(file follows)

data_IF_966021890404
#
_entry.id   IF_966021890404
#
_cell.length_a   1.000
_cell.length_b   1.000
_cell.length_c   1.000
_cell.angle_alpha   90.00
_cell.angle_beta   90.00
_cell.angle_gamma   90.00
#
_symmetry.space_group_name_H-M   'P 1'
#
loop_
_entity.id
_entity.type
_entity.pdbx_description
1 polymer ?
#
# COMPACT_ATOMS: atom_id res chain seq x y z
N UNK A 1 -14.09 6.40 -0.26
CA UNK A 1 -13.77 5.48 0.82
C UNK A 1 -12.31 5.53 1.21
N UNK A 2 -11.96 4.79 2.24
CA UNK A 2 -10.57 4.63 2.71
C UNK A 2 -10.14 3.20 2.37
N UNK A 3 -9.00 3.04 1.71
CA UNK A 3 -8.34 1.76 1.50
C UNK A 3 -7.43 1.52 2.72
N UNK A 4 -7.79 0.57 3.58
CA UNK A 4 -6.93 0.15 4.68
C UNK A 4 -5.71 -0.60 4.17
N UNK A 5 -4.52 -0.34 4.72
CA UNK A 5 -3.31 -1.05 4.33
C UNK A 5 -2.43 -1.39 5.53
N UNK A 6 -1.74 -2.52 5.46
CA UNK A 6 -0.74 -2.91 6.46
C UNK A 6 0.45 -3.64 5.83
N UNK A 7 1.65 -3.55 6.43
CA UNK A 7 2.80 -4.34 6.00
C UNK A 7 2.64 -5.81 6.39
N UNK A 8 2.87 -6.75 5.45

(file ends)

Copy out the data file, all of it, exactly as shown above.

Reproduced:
data_IF_966021890404
#
_entry.id   IF_966021890404
#
_cell.length_a   1.000
_cell.length_b   1.000
_cell.length_c   1.000
_cell.angle_alpha   90.00
_cell.angle_beta   90.00
_cell.angle_gamma   90.00
#
_symmetry.space_group_name_H-M   'P 1'
#
loop_
_entity.id
_entity.type
_entity.pdbx_description
1 polymer ?
#
# COMPACT_ATOMS: atom_id res chain seq x y z
N UNK A 1 -14.09 6.40 -0.26
CA UNK A 1 -13.77 5.48 0.82
C UNK A 1 -12.31 5.53 1.21
N UNK A 2 -11.96 4.79 2.24
CA UNK A 2 -10.57 4.63 2.71
C UNK A 2 -10.14 3.20 2.37
N UNK A 3 -9.00 3.04 1.71
CA UNK A 3 -8.34 1.76 1.50
C UNK A 3 -7.43 1.52 2.72
N UNK A 4 -7.79 0.57 3.58
CA UNK A 4 -6.93 0.15 4.68
C UNK A 4 -5.71 -0.60 4.17
N UNK A 5 -4.52 -0.34 4.72
CA UNK A 5 -3.31 -1.05 4.33
C UNK A 5 -2.43 -1.39 5.53
N UNK A 6 -1.74 -2.52 5.46
CA UNK A 6 -0.74 -2.91 6.46
C UNK A 6 0.45 -3.64 5.83
N UNK A 7 1.65 -3.55 6.43
CA UNK A 7 2.80 -4.34 6.00
C UNK A 7 2.64 -5.81 6.39
N UNK A 8 2.87 -6.75 5.45